To explain Roman Hygiene I have presented few facts below. I hope that it will suffice in explaining the exact system as it was in Rome.
Hygiene in ancient Rome included the famous public Roman baths, toilets, exfoliating cleansers, public facilities, and — communal toilet sponge notwithstanding — generally high standards of cleanliness.
Ancient Roman Hygiene
When trying to explain to children, students, readers, or friends what life was once like, nothing gets to the heart of the matter more poignantly than intimate details about daily life.
Telling young children that there were no televisions, movies, or radio, no electric or traffic lights, no refrigerators, or air conditioners, no cars, trains, or airplanes, doesn’t convey the “primitive” conditions nearly so well as explaining that instead of using toilet paper, they used a communal sponge — dutifully rinsed out after use.
Access to Toilets – Was it Good for Ancient Roman Hygiene?
“According to O.F. Robinson, Ancient Rome: City Planning and Administration, there were 144 public latrines in Rome in the later Empire. Apparently mostly concomitant of the public baths, which only makes sense as they could share water and sewerage.
There may have been a token payment if they were separate from the baths, she conjectures. She also writes that they were comfortable places, where one might sit and read, or otherwise “amuse oneself sociably,” hoping for [dinner] invitations. She cites a ditty by Martial:
Why does Vacerra spend his hours
in all the privies, and day-long sit?
He wants a supper, not a s**t.”
[Urine tax] “Public urinals consisted of buckets, dolia Curta. The contents were regularly collected and sold to the fullers for cleaning wool, etc. That’s where the tax story comes in. The fullers were the ones who were taxed. The collectors had public contracts and could be fined if late.”ROMAHOST
Access to Hygiene Facilities in Ancient Rome for the Rich
“Readings from The Visible Past, by Michael Grant, indicate that Roman Hygiene in the Roman World was limited to the rich and famous, except for those who could afford the public baths or thermals, as running water did not reach the poor’s tenements from the aqueducts; these lesser folks relieved themselves in pots or commodes which were emptied into vats located under staircases and these emptied into cesspools throughout the city.
The rich and famous, from the emperor on down, enjoyed running water in palaces and mansions from lead pipes connected to the aqueducts. At Pompeii, for instance, all houses except the poorest had water pipes fitted with taps, and the wastewater was piped away into sewer or trench.” ANDRESGRANA
Access to Hygiene Facilities in Ancient Rome for the Poor
“Florence Dupont (Daily Life in Ancient Rome) writes that it was for reasons of ritual that the Romans washed frequently. And she adds that “. . . even in very ancient times and even in the depth of the country, Romans, including women and slaves, would wash every day and would have a thorough bath on every feast day if not more often. At Rome itself, baths were taken daily.”According to her, the admission fee at public baths was one-quarter as. [Affordable for pretty much everyone.]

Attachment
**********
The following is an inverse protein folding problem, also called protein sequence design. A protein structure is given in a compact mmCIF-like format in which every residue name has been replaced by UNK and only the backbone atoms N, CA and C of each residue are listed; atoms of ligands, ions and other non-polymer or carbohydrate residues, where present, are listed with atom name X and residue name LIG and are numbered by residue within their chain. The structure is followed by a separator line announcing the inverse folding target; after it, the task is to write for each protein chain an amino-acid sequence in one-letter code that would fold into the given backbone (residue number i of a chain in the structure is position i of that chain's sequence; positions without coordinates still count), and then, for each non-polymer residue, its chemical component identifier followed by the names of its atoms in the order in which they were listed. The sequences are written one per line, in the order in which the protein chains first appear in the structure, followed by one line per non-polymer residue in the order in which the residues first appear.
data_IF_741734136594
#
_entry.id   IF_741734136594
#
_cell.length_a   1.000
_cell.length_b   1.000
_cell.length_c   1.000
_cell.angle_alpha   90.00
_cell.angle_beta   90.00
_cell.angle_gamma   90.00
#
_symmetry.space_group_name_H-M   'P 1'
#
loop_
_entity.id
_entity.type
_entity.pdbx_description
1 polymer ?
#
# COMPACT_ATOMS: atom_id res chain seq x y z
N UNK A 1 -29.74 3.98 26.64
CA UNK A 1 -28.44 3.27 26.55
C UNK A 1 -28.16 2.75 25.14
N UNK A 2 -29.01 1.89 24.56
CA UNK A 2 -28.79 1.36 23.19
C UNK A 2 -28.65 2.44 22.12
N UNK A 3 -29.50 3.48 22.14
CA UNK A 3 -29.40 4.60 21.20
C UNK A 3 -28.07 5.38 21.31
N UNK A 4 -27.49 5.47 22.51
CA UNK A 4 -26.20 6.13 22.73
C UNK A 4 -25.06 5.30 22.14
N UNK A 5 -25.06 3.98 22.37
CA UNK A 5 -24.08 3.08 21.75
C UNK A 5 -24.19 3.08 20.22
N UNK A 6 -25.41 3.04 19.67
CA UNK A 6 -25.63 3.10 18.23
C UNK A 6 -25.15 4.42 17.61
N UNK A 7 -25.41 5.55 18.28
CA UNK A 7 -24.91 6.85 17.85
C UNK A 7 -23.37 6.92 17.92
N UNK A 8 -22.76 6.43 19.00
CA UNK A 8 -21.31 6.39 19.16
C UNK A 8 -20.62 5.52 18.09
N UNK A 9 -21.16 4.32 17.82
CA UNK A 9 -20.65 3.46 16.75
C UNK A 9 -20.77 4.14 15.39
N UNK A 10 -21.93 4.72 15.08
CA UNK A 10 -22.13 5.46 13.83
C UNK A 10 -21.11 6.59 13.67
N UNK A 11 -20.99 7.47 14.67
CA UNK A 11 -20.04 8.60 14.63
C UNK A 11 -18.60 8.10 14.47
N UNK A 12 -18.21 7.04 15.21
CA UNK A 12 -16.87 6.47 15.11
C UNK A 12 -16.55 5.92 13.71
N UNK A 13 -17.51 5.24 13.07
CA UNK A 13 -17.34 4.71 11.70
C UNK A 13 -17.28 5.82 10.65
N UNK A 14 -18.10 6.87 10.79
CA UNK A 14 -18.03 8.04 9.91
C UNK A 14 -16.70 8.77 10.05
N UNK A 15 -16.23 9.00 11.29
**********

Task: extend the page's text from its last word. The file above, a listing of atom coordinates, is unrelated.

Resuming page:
“Joachim Marquardt (Das Privatleben der RÃ¶mer) writes that fees differed, mentions one-quarter to one as for men, but always one full as for women, and that children got in free. He also writes that life-long free baths might be bequeathed in wills. That in itself seems to stress the importance of bathing.” ROMAHOST
Ancient Roman Way of Cleaning Cloths
“I have read that the Romans learned of soap from the Germans some time in the first century CE, and that previous to that they used urine (ammonia) for clothes. Using the two in combination, of course, would be even more effective.
Urine was apparently treated in some way before use, but I do not know how. It may have been either a chemical process or a distillation.”RMARTINEK
Hair Care in Ancient Rome: Ancient Roman Hygiene
“Ovid’s advice on grooming includes hair removal and not just men’s beards. Whether this was accomplished by shaving, plucking or other depilatory practices is sometimes hard to tell. Julius Caesar was noted by Suetonius to have been meticulous in hair removal.
Seems he didn’t want hair anywhere except where he didn’t have it (the crown of his head, hence the famous comb-over).
“Not that hair is inherently dirty or stinks; but there was an aesthetic of cleanness, of refining the surface. I’ve read somewhere that pervasive hair removal was characteristic of Egyptian priests, maybe as a form of purification; for practical purposes, it reduces susceptibility to lice, for instance.” CYNWOLFE
Cleansers vs. Soap in the Ancient World
“A respondent later in this exchange reminded readers of the Roman use of olive oil, along with the strigil to exfoliate. Soap is mainly just processed fat. The Celts of Gaul are sometimes credited, I think by Pliny, with the invention of soap (Sapo) and may have used sheep tallow to make it. I’m not sure rubbing one’s body with a product made from the fat of slaughtered animals is inherently more aesthetic or clean than using olive oil.
“It occurs to me that sitting on the edge of my own bathtub is a commercially prepared exfoliating rub made from olive oil, coarse salt, and sage extract, which would have been quite at home in another of Ovid’s treatises, the one on making cosmetics.
And at my local holistic grocery store or international market, I can buy a gentle, emollient soap made from olive oil, to confuse the distinction between oil and soap further.